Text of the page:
Fair Attribute Classification through Latent Space De-biasing
Vikram V. Ramaswamy, Sunnie S. Y. Kim, Olga Russakovsky
CVPR 2021
project page / paper / code / demo / 2min talk / 5min talk / 10min talk / bibtex

GAN-based data-augmentation method for fairer visual classification. Featured in Coursera's GANs Specialization course.

Research while at TTIC (2019 - 2020)

I was introduced to deep learning and computer vision during my gap year at TTIC. (Late by these days standards? Well I was a statistics major in undergrad. 😄) During this research-focused year, I got to explore the capabilities of AI and learned that I love doing research all day.

Information-Theoretic Segmentation by Inpainting Error Maximization
Pedro Savarese, Sunnie S. Y. Kim, Michael Maire, Gregory Shakhnarovich, David McAllester
CVPR 2021
project page / paper

Cheap, class-agnostic, and learning-free method for unsupervised image segmentation.

Deformable Style Transfer
Sunnie S. Y. Kim, Nicholas Kolkin, Jason Salavon, Gregory Shakhnarovich
ECCV 2020
project page / paper / code / demo / 1min talk / 10min talk / slides / bibtex

Integration of texture and geometry style transfer for images.

Research while at Yale (2016 - 2019)

In my undergraduate years, I was fortunate to gain research experience in various fields (e.g., statistics, neuroscience, environmental science, psychology) under the guidance of many great mentors.

Shallow Neural Networks Trained to Detect Collisions Recover Features of Visual Loom-Selective Neurons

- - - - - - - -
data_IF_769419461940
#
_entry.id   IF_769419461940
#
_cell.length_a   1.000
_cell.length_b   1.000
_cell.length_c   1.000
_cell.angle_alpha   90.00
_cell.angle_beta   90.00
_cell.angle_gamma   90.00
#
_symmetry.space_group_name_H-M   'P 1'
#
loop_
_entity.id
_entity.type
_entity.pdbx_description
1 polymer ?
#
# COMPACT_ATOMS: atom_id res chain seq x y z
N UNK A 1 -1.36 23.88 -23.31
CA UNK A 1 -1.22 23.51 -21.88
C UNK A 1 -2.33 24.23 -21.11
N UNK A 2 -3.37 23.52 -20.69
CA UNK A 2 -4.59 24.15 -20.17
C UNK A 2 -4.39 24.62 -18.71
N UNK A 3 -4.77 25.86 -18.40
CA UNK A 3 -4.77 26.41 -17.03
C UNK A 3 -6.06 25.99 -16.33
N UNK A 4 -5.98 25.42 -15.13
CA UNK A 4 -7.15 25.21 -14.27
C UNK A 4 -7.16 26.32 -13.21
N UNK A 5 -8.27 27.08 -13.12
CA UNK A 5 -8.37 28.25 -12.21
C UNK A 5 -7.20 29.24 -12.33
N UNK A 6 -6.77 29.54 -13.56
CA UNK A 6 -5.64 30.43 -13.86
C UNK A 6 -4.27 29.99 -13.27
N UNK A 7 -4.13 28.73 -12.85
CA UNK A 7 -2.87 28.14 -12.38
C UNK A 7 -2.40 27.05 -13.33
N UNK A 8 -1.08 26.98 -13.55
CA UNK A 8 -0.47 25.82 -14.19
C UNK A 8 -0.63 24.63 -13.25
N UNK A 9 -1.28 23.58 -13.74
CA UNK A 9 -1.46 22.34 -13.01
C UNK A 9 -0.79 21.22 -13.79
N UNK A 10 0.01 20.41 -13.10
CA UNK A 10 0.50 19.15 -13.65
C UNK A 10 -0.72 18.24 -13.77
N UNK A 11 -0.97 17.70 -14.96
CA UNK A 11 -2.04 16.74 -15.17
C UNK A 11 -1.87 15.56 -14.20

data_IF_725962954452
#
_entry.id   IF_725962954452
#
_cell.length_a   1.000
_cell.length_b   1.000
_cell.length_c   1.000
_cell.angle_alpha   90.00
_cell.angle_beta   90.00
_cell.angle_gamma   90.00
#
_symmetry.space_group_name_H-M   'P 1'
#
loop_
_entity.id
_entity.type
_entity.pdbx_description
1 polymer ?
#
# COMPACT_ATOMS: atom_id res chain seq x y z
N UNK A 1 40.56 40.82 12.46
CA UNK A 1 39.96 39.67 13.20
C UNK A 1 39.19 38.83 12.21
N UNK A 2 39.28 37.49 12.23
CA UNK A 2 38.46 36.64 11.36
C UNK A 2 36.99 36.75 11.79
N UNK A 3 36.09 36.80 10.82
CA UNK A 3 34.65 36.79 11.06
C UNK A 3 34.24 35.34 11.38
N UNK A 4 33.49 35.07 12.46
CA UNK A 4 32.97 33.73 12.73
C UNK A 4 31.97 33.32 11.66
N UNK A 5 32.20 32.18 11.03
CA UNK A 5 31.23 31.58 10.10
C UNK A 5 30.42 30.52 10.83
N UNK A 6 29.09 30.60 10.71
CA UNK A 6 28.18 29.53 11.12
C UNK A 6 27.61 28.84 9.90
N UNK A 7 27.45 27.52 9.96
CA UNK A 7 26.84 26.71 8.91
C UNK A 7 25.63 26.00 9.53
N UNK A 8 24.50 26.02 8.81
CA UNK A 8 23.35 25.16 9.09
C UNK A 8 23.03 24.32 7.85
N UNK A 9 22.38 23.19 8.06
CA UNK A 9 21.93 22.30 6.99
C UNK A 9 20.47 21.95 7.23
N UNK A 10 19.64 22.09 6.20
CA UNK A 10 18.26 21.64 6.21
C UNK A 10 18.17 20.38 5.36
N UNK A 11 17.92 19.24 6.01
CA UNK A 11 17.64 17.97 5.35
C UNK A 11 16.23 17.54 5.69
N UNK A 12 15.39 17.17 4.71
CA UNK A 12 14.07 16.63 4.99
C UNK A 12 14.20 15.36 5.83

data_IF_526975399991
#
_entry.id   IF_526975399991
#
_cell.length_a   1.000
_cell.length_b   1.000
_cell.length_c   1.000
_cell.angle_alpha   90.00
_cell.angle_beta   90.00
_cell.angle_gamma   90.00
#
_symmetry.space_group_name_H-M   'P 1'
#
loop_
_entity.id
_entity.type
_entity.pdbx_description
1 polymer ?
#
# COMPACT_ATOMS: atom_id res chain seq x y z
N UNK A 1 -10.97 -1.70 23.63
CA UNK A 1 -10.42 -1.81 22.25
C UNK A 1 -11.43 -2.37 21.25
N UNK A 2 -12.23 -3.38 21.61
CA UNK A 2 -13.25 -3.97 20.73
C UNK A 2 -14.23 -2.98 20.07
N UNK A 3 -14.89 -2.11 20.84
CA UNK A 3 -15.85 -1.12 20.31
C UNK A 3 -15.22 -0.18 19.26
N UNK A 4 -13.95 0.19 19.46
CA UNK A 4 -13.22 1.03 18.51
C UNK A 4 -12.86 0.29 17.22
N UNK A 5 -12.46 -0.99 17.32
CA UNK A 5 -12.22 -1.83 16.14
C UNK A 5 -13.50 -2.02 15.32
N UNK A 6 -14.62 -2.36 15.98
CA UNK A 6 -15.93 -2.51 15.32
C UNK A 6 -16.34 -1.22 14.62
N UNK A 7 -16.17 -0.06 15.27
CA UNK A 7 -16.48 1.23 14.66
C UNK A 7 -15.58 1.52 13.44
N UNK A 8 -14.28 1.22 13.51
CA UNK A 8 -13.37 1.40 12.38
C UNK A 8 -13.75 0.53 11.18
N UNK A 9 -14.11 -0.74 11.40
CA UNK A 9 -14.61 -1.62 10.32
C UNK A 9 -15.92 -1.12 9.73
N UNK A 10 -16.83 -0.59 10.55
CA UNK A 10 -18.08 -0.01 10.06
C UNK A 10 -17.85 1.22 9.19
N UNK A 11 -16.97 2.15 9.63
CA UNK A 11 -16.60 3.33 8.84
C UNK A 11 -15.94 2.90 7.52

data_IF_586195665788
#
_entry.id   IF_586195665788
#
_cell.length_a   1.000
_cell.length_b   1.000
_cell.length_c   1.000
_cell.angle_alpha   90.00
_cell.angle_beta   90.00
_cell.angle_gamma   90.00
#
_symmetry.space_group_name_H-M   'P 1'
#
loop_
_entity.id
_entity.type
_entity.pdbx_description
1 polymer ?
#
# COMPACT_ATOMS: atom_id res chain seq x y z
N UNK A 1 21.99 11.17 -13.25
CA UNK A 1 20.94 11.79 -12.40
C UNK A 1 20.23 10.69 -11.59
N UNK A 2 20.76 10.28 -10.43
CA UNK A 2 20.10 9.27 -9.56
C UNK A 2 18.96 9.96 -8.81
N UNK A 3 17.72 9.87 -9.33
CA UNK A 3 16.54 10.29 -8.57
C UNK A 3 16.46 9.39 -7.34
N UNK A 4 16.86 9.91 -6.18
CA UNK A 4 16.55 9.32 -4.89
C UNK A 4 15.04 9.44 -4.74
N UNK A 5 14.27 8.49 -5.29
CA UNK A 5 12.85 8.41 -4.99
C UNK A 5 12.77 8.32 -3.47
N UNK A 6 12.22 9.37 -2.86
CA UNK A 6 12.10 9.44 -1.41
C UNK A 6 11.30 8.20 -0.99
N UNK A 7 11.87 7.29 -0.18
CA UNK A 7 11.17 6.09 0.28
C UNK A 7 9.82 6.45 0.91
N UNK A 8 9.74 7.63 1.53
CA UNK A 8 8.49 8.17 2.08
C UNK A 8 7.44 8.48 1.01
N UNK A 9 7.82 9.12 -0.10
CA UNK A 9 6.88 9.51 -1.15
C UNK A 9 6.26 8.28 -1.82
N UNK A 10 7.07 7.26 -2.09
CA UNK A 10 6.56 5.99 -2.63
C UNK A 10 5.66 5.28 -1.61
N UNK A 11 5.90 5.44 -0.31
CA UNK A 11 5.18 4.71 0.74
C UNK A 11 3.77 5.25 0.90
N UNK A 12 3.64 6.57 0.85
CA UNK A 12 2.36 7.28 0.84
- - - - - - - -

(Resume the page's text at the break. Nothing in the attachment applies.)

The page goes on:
Baohua Zhou, Zifan Li, Sunnie S. Y. Kim, John Lafferty, Damon A. Clark
eLife 2022
paper / code / bibtex

Anatomically-constrained shallow neural networks trained to detect impending collisions resemble experimentally observed LPLC2 neuron responses for many visual stimuli.

2018 Environmental Performance Index
Zachary A. Wendling, Daniel C. Esty, John W. Emerson, Marc A. Levy, Alex de Sherbinin, ..., Sunnie S. Y. Kim et al.
website / report & data / discussion at WEF18 / news 1 / news 2

A biennial evaluation of environmental health and ecosystem vitality of 180 countries, conducted by researchers at Yale and Columbia in collaboration the World Economic Forum (WEF). I built the full data pipeline and led the data analysis work.

Which Grades are Better, A’s and C’s, or All B’s? Effects of Variability in Grades on Mock College Admissions Decisions
Woo-kyoung Ahn, Sunnie S. Y. Kim, Kristen Kim, Peter K. McNally
Judgment and Decision Making 2019
paper

Psychology research study of negativity bias in decision-making.


Academic Service

Organizing Committee: NESS NextGen Data Science Day 2018

Reviewer/Program Committee:
Conferences: ICCV (2021), CVPR (2022)
Workshops: CVPR 2021 Responsible Computer Vision, CVPR 2022 Fine-Grained Visual Categorization
Challenges: ML Reproducibility Challenge (2020, 2021)

Conference Volunteer: NeurIPS (2019, 2020), ICLR (2020), ICML (2020)

Teaching & Outreach

I deeply care about increasing diversity and inclusion in STEM. As a woman in STEM who never considered pursuing a career in it before college, I experienced firsthand the importance of having a supportive environment to join and stay in the field. So I'm passionate about creating environments where women and other historically underrepresented minorities in STEM feel supported and happy :) through outreach, mentorship, and community building.

Princeton COS 429 Computer Vision
Graduate TA, Fall 2021
Princeton AI4ALL
Research Instructor, Summer 2021
TTI-Chicago Girls Who Code
Facilitator & Instructor, 2019-2020
Yale S&DS Departmental Student Advisory Committee
Co-founding Member, 2017-2019
Yale S&DS 365/565 Data Mining and Machine Learning
Undergraduate TA, Fall 2018
Yale S&DS 230/530 Data Exploration and Analysis
Undergraduate TA, Fall 2017

Website modified from here.